“It was too easy to die for what was good or beautiful, for home or children or a civilization—it needed a God to die for the half-hearted and the corrupt.”Graham Greene, The Power and the Glory
Title: The Power and the Glory
Author: Graham Greene
Genres: Classics, Literary, Christian, Historical Fiction
Pages: 157 (Kindle)
Published: March 1st, 1940
My Rating: ★★★¾
Read: 7/22/2023 – 8/2/2023
I’ve heard about this book a number of times over the years. When I began reading, I quickly realized my assumptions about the plot were quite different than what’s actually written. I was uncertain how much I’d enjoy it, but given that the book has been considered the greatest Catholic novel of all time, I wanted to see it through.
Set in a time in Southern Mexico where religion — Christianity in particular – has been outlawed by the ‘Red Shirts’, one surviving priest is on the run. He’s been coined a ‘whiskey priest’ given his downfalls and deviations from Catholic practices. He finds many helpers along the way who help keep him hidden.
It took me a while to get into the story. I latched onto the introspection of the priest, but my attention waned when it skirted off to the side characters. Though the paragraphs with lengthy and my focus wasn’t great at the time of reading, there were many quotes that resonated with me. I loved the raw, even ugly imagery of the struggles that humans face and don’t always like to admit to. It was especially powerful watching it through the eyes of a priest. While, yes, they are figureheads of the church, that doesn’t mean they are free of the temptations to make poor or even terrible decisions. In this case, watching the redemption that comes after such falls through a deep faith was inspiring.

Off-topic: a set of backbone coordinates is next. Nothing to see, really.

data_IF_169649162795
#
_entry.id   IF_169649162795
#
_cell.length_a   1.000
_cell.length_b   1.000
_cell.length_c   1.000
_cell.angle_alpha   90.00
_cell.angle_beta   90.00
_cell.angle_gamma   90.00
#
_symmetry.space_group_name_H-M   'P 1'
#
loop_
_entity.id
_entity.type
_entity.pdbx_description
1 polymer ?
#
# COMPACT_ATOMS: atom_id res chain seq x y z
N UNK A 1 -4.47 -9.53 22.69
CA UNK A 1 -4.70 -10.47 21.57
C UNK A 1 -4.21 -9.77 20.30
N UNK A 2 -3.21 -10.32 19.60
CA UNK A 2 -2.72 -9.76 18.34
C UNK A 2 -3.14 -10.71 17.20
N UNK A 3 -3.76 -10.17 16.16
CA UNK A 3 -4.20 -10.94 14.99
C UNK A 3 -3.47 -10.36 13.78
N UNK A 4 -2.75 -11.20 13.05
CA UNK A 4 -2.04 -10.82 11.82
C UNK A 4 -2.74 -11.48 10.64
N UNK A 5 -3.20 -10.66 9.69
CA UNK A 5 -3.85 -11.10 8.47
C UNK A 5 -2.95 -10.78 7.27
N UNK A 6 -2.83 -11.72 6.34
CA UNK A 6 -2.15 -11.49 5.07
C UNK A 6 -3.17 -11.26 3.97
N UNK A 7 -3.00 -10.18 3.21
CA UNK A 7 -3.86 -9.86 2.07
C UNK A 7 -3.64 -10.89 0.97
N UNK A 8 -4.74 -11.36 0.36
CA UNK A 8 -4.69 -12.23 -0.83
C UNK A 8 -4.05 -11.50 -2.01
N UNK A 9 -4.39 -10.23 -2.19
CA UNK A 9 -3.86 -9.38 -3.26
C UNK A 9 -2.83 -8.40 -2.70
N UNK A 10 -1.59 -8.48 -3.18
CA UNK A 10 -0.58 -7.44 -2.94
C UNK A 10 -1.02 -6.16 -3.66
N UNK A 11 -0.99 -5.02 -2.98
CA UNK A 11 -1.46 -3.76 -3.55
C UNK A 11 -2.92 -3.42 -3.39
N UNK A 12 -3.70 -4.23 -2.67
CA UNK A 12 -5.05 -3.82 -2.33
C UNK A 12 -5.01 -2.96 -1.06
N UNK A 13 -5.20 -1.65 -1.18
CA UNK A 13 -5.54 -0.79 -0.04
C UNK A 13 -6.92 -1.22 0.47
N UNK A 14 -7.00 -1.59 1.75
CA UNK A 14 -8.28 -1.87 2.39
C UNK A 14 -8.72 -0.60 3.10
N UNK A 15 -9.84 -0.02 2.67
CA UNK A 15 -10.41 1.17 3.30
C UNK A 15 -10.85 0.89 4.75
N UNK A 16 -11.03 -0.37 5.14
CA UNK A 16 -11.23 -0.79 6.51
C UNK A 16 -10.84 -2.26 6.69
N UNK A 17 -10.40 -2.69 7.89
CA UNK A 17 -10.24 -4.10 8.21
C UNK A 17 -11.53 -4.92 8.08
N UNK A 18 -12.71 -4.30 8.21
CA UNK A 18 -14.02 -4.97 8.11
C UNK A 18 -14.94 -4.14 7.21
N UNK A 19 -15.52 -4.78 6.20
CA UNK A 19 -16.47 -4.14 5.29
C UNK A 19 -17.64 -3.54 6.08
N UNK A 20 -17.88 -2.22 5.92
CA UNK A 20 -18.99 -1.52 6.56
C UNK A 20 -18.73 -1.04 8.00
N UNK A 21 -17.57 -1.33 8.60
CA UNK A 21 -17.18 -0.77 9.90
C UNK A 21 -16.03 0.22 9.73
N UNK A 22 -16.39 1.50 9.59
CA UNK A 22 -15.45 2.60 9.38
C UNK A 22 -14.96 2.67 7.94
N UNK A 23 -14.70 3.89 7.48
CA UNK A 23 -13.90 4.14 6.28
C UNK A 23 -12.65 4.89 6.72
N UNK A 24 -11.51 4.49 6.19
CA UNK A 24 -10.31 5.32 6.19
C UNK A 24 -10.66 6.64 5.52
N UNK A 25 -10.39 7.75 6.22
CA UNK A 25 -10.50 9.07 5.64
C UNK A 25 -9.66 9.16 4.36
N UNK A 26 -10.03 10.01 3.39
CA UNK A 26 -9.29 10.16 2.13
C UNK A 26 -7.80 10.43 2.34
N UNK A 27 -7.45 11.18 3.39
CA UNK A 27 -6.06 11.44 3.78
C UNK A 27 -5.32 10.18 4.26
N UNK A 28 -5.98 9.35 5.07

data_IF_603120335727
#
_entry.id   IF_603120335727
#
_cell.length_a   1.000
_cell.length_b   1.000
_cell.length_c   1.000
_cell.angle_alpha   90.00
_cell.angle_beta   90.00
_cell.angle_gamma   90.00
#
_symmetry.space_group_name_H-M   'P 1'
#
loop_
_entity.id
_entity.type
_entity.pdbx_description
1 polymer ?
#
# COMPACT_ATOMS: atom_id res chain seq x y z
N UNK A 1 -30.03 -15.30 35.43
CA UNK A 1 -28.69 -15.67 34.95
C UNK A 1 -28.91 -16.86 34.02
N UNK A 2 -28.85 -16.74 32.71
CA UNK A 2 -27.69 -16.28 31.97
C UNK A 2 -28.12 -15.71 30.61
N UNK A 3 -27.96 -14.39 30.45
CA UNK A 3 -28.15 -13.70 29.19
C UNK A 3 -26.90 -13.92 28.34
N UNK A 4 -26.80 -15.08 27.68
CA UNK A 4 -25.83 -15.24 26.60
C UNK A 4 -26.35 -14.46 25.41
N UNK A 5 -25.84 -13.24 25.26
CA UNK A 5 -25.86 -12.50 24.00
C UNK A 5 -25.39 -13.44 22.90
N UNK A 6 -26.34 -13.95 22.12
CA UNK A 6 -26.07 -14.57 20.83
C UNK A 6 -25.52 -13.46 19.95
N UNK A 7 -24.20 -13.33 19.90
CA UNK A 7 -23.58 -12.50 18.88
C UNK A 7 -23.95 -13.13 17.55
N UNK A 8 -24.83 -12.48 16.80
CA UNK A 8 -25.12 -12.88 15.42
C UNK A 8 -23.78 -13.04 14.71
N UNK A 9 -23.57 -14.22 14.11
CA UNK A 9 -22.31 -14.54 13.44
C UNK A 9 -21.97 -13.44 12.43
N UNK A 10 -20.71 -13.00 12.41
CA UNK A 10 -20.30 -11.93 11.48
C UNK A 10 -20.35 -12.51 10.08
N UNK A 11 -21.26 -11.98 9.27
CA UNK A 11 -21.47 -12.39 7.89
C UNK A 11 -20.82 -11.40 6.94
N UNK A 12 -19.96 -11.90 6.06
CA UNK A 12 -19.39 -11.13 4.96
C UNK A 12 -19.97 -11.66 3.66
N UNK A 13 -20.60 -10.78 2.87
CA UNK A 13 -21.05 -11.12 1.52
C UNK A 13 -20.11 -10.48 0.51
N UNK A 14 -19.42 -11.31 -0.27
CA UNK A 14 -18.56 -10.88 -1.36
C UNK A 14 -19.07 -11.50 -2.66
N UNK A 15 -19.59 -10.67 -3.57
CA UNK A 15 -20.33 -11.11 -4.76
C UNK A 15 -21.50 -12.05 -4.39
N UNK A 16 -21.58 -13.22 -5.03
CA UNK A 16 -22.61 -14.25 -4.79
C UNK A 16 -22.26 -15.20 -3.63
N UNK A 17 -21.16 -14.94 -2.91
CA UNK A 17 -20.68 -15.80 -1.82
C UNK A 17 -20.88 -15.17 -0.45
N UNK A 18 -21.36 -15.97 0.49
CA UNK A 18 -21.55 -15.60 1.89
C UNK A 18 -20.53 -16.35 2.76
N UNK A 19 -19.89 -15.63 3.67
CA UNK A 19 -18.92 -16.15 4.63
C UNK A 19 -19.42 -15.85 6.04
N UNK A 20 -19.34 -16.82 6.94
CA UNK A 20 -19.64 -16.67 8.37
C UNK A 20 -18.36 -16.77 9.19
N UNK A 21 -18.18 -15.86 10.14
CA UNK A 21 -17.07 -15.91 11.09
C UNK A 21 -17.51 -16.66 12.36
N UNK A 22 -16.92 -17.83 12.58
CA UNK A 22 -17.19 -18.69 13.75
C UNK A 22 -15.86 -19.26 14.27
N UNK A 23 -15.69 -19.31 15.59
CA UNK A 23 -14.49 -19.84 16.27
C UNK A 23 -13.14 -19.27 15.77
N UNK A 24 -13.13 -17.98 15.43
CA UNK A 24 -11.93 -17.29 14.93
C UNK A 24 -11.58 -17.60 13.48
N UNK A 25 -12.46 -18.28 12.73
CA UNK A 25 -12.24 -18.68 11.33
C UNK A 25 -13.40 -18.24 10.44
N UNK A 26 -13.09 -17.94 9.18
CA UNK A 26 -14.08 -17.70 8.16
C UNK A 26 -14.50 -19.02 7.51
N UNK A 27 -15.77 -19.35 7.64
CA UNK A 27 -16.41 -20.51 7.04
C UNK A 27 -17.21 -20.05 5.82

Even though I wasn’t completely captivated by every page, I can see why The Power and the Glory is a renowned work.
Likes & Dislikes:
What I liked:
- I came away with some amazing, journal worthy quotes.
- I liked the portrayal of a struggling Catholic, particularly when that focus is on a priest and how he has to lean on his faith for spiritual healing.
- It’s set in an interesting time period that I have personally never read before.
What I didn’t like:
- For a relatively short book, I found it unnecessarily wordy Granted, this was a more common style at the time the book was written and published.
- The POVs changed at random intervals.
I have one more of Graham Greene’s books in my library that I’m looking forward to reading too. I’m still on the fence about the writing style, but I got enough out of this that I’m interested in continuing my exploration of this author.